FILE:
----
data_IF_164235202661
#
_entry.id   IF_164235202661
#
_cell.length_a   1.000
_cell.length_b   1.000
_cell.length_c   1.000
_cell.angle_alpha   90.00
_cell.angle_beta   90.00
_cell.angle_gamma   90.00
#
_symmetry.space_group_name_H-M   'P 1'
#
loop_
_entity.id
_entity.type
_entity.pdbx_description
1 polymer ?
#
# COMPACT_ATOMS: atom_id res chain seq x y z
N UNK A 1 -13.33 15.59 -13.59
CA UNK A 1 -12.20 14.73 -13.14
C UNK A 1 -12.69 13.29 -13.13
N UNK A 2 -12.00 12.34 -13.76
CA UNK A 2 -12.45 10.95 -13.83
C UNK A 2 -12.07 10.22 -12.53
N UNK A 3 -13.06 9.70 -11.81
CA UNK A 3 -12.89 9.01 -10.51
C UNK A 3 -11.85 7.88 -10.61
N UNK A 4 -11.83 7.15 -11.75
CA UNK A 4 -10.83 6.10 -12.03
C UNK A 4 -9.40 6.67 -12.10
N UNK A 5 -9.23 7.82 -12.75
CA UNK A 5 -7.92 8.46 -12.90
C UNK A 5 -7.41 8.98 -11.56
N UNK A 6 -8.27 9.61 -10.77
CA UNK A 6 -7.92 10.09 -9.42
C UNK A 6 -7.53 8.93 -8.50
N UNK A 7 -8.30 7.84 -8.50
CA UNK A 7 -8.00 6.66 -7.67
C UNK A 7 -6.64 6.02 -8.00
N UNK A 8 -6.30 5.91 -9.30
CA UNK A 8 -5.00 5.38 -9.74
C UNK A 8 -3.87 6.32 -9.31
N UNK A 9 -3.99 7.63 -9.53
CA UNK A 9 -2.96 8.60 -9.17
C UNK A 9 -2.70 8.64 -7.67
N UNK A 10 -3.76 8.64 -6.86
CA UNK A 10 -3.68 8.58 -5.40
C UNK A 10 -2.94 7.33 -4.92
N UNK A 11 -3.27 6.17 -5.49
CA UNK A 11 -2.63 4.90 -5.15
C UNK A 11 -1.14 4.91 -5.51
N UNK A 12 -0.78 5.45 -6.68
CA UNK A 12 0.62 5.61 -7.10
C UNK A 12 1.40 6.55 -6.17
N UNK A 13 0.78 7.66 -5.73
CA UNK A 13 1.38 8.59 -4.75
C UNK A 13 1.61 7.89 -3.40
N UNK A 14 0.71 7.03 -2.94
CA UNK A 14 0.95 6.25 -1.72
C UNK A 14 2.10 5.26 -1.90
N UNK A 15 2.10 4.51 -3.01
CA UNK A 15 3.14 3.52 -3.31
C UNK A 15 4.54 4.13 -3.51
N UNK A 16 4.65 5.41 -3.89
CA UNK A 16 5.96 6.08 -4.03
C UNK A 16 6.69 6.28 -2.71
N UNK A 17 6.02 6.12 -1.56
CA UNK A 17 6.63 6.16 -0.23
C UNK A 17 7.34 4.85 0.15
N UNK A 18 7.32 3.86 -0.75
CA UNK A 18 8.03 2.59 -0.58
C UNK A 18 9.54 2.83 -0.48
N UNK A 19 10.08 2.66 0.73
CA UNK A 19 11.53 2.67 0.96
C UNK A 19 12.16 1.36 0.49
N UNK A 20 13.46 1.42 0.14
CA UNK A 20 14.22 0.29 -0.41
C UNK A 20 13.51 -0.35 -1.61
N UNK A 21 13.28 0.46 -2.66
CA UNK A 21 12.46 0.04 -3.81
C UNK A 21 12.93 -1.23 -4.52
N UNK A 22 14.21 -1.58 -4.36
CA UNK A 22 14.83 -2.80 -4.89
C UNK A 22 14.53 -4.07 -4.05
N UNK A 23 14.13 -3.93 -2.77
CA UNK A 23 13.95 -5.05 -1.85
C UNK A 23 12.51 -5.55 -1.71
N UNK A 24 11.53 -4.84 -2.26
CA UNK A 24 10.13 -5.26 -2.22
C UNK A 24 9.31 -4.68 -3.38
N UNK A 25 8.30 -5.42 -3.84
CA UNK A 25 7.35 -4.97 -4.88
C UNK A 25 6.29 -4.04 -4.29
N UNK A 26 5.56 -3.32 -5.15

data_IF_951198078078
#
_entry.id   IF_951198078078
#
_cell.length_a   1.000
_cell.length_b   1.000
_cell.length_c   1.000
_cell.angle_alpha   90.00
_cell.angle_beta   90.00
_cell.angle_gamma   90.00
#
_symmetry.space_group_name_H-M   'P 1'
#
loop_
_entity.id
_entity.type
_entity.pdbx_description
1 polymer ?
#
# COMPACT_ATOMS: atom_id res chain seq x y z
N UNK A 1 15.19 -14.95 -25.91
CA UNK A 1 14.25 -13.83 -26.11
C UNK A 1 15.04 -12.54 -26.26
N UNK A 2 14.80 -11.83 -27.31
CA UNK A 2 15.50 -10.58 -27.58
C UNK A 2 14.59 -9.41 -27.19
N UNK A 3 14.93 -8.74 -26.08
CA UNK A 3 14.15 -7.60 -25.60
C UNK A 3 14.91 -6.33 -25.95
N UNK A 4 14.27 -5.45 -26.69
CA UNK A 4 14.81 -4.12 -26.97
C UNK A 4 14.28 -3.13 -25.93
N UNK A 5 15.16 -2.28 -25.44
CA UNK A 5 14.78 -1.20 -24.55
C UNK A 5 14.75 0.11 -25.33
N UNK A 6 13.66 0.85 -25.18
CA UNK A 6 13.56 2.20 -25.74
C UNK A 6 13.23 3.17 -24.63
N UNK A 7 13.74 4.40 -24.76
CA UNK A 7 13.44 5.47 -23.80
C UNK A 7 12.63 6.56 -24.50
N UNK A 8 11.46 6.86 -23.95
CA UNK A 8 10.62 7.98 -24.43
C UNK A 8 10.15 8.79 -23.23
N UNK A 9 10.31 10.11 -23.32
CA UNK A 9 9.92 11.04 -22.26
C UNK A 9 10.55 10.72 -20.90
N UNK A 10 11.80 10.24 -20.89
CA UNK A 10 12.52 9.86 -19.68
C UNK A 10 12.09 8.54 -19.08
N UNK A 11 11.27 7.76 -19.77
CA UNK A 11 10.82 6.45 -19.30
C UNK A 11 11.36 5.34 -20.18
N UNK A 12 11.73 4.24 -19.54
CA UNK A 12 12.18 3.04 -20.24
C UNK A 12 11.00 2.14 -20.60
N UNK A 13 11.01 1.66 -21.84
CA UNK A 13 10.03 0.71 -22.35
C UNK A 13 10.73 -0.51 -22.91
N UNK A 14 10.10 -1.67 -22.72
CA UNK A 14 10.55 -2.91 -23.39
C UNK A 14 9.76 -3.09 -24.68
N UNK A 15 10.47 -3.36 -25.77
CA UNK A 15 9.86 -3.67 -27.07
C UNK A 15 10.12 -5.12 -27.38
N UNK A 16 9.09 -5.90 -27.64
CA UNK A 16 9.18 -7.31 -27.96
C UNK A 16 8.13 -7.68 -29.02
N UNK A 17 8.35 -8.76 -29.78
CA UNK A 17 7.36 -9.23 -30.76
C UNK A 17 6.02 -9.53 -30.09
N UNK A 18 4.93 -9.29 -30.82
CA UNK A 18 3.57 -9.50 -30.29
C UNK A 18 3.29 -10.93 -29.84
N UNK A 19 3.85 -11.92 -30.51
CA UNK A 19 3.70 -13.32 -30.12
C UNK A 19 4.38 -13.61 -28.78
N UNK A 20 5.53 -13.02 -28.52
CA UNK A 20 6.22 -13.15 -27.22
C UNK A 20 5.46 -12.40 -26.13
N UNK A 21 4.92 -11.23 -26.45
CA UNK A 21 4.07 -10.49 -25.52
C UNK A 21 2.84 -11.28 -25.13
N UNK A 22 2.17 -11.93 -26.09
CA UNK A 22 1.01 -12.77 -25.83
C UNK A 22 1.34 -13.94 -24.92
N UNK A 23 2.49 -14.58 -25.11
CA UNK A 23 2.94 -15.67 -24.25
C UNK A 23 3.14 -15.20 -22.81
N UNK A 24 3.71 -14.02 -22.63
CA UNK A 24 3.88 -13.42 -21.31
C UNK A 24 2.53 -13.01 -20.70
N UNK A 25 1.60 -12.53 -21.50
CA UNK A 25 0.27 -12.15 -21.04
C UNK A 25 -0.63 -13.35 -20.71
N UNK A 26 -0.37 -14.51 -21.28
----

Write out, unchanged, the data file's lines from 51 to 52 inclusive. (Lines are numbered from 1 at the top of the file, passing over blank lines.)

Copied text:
N UNK A 11 -3.27 6.17 -5.49
CA UNK A 11 -2.63 4.90 -5.15